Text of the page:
Time heals, and I’m back to thinking they look pretty awesome actually! Agreed?!

Master bedroom makeover: Moving in

I started writing this post a week ago, almost to the hour… and then big things happened and this blogging and renovating and home decor part of my world fell out the bottom. I think I might start hauling it back up… but no promises I won’t drop it again!

Because in the whole scheme of things it is the last thing that matters, BUT I’ve come to realise too that these small and unimportant things can be the things that help when the big and important things get to be too much sometimes. I was picking up mess around the house yesterday afternoon and realised that if there’s one thing that might possibly keep me able to function if my world flipped it would be having my house in order. When kids are yelling, the phone is ringing, the dinner is boiling over and there’s a whole host of things spinning in my head, the first thing I’ll do (apart from making sure the kids are yelling over nothing!) is tidy. Then, and only then will I answer the phone and try to save the dinner and write myself a priority list (all at the same time, because if my house is tidy I can do everything!).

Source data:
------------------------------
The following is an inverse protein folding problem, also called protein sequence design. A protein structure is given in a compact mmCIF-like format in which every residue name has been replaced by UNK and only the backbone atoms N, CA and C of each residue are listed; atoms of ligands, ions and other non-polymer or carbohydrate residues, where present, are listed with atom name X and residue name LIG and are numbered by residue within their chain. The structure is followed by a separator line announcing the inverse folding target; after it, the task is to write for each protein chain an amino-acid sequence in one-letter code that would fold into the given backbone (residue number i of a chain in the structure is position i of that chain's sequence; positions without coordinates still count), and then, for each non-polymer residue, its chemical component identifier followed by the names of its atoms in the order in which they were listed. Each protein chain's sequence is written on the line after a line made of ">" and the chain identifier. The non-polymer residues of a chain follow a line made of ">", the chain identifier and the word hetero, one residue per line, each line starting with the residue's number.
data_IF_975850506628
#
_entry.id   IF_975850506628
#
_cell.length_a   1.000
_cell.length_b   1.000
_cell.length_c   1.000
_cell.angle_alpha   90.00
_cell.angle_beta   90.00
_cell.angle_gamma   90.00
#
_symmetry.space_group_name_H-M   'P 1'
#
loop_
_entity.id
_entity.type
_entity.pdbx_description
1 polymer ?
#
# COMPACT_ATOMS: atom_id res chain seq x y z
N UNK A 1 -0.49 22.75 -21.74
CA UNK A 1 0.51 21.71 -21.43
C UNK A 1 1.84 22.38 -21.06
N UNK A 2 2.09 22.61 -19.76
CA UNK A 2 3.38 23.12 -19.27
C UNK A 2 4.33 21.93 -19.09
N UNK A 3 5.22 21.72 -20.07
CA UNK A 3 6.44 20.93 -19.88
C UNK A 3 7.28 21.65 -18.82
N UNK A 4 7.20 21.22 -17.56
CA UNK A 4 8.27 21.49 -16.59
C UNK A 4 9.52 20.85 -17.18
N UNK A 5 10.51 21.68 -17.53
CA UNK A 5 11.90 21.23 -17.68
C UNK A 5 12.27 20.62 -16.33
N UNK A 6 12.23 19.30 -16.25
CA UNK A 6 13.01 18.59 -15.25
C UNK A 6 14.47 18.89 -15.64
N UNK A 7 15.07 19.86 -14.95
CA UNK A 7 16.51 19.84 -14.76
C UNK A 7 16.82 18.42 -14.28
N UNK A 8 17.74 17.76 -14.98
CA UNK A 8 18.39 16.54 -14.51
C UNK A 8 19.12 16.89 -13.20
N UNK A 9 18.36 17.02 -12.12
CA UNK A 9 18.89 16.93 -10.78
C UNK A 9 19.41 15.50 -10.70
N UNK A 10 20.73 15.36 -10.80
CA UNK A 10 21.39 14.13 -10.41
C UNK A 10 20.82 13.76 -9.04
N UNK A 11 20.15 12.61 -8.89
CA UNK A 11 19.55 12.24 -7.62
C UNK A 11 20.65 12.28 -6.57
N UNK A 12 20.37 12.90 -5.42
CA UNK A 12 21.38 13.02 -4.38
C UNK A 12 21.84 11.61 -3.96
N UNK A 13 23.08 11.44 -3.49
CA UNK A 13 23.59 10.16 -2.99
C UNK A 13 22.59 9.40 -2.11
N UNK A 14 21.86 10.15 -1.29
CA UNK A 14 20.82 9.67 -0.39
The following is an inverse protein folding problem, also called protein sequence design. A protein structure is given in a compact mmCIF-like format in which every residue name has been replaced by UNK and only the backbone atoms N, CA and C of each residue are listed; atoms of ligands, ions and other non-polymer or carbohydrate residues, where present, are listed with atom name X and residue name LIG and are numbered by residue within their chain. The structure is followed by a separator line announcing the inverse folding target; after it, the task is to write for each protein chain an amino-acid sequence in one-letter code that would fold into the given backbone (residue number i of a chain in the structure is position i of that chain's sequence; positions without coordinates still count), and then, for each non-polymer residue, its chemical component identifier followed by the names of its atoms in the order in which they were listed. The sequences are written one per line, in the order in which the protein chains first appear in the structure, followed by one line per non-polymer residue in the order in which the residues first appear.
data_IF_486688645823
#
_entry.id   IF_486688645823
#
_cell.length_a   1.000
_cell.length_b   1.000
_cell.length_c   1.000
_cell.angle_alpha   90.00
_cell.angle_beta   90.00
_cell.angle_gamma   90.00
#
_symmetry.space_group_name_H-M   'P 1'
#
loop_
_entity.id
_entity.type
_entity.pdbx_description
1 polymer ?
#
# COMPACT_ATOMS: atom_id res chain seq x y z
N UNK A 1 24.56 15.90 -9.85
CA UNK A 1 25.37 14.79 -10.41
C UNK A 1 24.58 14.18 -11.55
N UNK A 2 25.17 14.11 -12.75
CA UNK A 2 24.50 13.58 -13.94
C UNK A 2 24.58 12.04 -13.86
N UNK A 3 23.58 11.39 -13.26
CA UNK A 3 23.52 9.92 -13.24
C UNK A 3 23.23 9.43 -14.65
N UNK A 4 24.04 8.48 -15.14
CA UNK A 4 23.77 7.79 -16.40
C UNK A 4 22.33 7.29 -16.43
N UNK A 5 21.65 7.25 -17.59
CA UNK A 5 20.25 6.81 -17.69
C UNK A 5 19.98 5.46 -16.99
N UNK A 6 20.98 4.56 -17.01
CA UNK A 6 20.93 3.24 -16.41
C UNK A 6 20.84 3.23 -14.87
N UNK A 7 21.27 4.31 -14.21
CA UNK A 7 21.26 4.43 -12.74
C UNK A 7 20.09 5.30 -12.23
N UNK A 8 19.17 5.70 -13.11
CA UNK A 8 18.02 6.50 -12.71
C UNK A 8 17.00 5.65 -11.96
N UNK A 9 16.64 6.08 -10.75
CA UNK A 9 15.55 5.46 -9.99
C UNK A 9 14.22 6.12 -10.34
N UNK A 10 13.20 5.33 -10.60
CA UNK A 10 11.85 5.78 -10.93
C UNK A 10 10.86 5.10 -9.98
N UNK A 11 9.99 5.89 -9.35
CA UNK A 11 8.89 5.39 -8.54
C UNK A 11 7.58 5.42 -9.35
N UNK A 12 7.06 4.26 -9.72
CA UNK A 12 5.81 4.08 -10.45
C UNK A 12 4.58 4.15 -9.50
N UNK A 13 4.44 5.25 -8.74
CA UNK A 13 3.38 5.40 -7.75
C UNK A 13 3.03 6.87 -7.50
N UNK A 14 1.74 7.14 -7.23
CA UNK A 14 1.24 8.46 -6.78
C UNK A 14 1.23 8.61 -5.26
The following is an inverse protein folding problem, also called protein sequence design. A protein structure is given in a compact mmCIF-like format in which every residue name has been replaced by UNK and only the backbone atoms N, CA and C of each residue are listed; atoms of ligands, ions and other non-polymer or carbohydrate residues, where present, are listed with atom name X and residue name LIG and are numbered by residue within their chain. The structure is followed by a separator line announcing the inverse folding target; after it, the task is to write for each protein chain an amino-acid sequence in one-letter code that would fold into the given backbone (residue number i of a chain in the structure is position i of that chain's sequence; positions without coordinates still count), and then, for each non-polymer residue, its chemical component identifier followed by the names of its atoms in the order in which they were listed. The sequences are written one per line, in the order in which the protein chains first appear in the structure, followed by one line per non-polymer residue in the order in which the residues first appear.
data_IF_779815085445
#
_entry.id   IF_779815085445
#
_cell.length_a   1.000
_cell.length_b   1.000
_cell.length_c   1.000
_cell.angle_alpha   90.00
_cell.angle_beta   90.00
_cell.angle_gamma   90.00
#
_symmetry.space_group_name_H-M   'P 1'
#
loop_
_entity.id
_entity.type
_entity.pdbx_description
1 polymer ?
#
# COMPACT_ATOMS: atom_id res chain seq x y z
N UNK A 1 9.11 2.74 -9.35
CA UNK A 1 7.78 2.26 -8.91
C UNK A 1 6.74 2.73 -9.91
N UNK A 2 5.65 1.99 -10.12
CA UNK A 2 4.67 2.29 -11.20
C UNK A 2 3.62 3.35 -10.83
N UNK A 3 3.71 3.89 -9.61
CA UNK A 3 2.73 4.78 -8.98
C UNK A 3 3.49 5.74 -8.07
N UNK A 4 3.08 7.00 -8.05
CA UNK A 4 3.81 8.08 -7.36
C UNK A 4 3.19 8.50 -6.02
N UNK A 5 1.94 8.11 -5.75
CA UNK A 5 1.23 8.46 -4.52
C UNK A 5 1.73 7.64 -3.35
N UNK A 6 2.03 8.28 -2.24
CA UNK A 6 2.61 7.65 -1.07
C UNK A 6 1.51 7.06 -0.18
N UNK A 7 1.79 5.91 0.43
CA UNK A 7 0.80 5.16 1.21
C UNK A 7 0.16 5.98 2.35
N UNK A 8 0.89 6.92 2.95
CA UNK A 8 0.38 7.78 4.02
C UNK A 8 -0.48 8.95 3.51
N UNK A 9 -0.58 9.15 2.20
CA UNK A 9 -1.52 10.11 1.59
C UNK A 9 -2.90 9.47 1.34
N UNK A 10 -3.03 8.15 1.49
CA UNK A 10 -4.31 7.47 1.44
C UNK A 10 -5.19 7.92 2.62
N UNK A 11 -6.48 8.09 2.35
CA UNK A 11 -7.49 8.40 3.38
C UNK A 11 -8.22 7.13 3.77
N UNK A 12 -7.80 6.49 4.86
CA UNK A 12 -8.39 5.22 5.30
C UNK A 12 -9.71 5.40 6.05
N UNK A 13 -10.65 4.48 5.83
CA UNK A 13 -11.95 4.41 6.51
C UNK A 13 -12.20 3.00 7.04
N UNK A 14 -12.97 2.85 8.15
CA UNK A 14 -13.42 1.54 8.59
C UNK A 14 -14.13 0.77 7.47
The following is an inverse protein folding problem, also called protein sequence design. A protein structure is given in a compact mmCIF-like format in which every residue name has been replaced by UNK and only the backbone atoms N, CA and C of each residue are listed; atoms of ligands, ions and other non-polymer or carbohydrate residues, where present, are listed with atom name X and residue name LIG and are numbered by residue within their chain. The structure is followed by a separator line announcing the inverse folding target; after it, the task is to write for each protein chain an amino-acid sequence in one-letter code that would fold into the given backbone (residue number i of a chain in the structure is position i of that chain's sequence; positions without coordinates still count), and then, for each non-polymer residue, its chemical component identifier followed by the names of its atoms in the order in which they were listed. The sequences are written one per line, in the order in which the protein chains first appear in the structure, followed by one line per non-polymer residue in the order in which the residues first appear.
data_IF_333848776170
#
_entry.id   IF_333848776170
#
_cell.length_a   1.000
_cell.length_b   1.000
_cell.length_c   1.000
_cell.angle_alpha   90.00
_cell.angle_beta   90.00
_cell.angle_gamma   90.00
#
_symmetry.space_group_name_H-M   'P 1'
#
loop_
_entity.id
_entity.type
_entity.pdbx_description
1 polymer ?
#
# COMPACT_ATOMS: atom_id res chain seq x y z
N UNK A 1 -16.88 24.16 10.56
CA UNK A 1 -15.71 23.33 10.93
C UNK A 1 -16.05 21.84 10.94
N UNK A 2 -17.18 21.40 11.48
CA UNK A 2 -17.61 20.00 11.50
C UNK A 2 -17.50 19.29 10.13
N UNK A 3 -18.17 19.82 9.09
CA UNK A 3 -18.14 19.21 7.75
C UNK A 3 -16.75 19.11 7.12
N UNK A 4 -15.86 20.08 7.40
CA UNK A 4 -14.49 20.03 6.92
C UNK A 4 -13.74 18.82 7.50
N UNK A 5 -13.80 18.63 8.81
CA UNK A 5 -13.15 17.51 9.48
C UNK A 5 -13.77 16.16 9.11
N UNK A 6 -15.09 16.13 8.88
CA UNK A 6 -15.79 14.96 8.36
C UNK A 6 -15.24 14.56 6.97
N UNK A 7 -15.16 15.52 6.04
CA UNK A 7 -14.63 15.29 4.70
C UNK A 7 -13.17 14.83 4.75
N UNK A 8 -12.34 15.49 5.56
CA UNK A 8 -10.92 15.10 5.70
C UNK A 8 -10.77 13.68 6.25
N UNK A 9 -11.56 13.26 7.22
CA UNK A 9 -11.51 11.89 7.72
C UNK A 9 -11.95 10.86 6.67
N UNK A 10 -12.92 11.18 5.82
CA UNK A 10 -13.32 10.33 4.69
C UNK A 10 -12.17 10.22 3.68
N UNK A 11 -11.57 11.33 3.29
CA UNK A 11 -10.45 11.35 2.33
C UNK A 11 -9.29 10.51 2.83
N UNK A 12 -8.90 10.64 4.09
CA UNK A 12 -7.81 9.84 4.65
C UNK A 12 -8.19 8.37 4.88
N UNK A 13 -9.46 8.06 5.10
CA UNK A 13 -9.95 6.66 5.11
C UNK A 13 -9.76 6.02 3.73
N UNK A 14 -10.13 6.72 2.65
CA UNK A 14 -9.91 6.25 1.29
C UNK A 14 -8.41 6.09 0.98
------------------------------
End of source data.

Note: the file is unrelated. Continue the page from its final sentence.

So, with that… back to last week:

I feel lots of things writing this post. Relief is the big one though!

After three months of living across the hallway in a room that every member of our family has now called theirs for a time, it feels truly amazing to be back in our room to stay. Last time, we’d nearly finished painting the walls. That was a big step in progress for me. It made me feel like we were really getting there!

0801_1958

But then there were the windows. We grabbed our opportunity on a Saturday about 3 weeks ago. There was 14% chance of rain. But this is Auckland in July, so that was pretty good! We took it.

0801_2044

Now this week… In the early afternoon we could see the rain was coming and the freezing temperatures weren’t helping the paint dry very quickly. So we taped up some plastic drop sheets over the gaping holes and filled the room with windows. Then began a few days of tedious top coats, and a few nights of lying awake in fear of the temporary windows giving in to the stormy weather (yep we picked the worst days of winter for this!) and flying off to cause an accident somewhere in the next suburb over. This is how it was for me at least. Andre had no trouble sleeping!